Similar authors to follow
Manage your follows
Plato (428-348 BCE) was a philosopher and mathematician in ancient Greece. A student of Socrates and a teacher of Aristotle, his Academy was one of the first institutions of higher learning in the Western world. He is widely regarded as the father of modern philosophy.
Customers Also Bought Items By
The second edition of Five Dialogues presents G. M. A. Grube's distinguished translations, as revised by John Cooper for Plato, Complete Works. A number of new or expanded footnotes are also included along with an updated bibliography.
A model of the kind of text one needs for lecture courses: the translation is extremely readable and made even more accessible by intelligent printing decisions (on dividing the text, spacing for clarification, etc.); the notes are kept to a minimum but appear when they are really needed for comprehension and are truly informative. And the introduction admirably presents both basic information and a sense of current scholarly opinion. --S. G. Nugent, Princeton University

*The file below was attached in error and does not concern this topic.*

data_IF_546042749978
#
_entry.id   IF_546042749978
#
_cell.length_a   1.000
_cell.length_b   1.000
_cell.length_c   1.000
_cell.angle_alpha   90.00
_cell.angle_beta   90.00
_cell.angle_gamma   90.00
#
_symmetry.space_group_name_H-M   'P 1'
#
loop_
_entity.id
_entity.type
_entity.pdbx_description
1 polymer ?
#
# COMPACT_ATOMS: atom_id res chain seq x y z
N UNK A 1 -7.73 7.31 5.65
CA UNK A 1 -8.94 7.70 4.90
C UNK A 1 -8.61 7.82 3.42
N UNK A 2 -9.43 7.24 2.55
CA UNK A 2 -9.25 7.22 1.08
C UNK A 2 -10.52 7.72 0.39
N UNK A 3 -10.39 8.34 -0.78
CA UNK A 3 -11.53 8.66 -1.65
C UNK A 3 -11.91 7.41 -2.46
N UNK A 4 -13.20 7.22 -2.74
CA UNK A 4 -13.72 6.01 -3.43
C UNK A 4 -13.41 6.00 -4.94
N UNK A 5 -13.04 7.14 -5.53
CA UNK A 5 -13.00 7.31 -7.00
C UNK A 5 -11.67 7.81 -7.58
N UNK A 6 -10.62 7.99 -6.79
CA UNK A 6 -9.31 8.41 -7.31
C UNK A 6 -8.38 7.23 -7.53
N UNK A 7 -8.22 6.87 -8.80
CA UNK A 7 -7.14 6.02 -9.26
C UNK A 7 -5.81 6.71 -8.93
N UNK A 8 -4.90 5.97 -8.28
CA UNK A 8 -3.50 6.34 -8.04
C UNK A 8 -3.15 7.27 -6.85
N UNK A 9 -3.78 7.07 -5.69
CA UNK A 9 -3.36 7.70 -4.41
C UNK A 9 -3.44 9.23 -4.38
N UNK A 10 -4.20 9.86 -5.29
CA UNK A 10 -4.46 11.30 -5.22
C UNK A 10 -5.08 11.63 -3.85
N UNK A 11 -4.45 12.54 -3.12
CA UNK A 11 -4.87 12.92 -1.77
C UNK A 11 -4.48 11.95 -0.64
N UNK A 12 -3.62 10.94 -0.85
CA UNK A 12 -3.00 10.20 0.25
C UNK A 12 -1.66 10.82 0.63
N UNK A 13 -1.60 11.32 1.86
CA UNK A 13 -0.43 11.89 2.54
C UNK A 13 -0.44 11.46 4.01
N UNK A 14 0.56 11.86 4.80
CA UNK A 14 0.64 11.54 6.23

In search of an ideal civilization, Socrates leads Glaucon, Polemarchus, Thrasymachus, and others in debates about various subjects, including justice, truth, class, and art. For without righteousness, tyranny and injustice give rise to oligarchy.
The influential dialogues of The Republic helped shape all of Western literature and philosophical thought. It is as much a doctrine of ethics and politics now as it was for the ancient Greeks, and its dilemma remains: how to create a perfect society populated by very imperfect human beings.
The classic translation of the cornerstone work of western philosophy
Plato's Republic is widely acknowledged as one of the most influential works in the history of philosophy. Presented in the form of a dialogue between Socrates and three different interlocutors, it is an inquiry into the notion of a perfect community and the ideal individual within it. During the conversation other questions are raised: what is goodness; what is reality; what is knowledge; what is the purpose of education? With remarkable lucidity and deft use of allegory, Plato arrives at a depiction of a state bound by harmony and ruled by 'philosopher kings'.
Translated by DESMOND LEE with an Introduction by MELISSA LANE
A Plato Reader offers eight of Plato's best-known works--Euthyphro, Apology, Crito, Meno, Phaedo, Symposium, Phaedrus, and Republic--unabridged, expertly introduced and annotated, and in widely admired translations by C. D. C. Reeve, G. M. A. Grube, Alexander Nehamas, and Paul Woodruff.
The collection features Socrates as its central character and a model of the examined life. Its range allows us to see him in action in very different settings and philosophical modes: from the elenctic Socrates of the Meno and the dialogues concerning his trial and death, to the erotic Socrates of the Symposium and Phaedrus, to the dialectician of the Republic.